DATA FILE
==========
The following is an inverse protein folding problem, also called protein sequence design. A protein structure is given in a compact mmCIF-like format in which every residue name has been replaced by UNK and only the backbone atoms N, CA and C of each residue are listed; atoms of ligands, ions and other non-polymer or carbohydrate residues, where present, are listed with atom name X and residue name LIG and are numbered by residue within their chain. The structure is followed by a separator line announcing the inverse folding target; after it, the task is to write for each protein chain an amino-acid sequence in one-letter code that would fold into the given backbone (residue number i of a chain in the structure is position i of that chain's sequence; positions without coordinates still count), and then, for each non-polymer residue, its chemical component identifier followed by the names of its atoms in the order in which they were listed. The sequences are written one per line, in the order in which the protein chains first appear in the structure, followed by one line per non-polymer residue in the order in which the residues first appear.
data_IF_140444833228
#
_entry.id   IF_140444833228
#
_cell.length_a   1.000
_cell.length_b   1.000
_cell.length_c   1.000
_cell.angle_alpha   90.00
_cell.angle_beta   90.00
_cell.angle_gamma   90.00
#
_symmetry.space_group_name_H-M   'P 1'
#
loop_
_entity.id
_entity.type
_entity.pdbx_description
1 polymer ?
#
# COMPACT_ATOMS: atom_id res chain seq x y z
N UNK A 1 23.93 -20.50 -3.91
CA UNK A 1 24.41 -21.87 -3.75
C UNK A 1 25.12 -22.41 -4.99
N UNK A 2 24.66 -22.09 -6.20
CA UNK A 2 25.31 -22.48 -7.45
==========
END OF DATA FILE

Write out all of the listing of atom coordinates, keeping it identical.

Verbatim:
The following is an inverse protein folding problem, also called protein sequence design. A protein structure is given in a compact mmCIF-like format in which every residue name has been replaced by UNK and only the backbone atoms N, CA and C of each residue are listed; atoms of ligands, ions and other non-polymer or carbohydrate residues, where present, are listed with atom name X and residue name LIG and are numbered by residue within their chain. The structure is followed by a separator line announcing the inverse folding target; after it, the task is to write for each protein chain an amino-acid sequence in one-letter code that would fold into the given backbone (residue number i of a chain in the structure is position i of that chain's sequence; positions without coordinates still count), and then, for each non-polymer residue, its chemical component identifier followed by the names of its atoms in the order in which they were listed. The sequences are written one per line, in the order in which the protein chains first appear in the structure, followed by one line per non-polymer residue in the order in which the residues first appear.
data_IF_140444833228
#
_entry.id   IF_140444833228
#
_cell.length_a   1.000
_cell.length_b   1.000
_cell.length_c   1.000
_cell.angle_alpha   90.00
_cell.angle_beta   90.00
_cell.angle_gamma   90.00
#
_symmetry.space_group_name_H-M   'P 1'
#
loop_
_entity.id
_entity.type
_entity.pdbx_description
1 polymer ?
#
# COMPACT_ATOMS: atom_id res chain seq x y z
N UNK A 1 23.93 -20.50 -3.91
CA UNK A 1 24.41 -21.87 -3.75
C UNK A 1 25.12 -22.41 -4.99
N UNK A 2 24.66 -22.09 -6.20
CA UNK A 2 25.31 -22.48 -7.45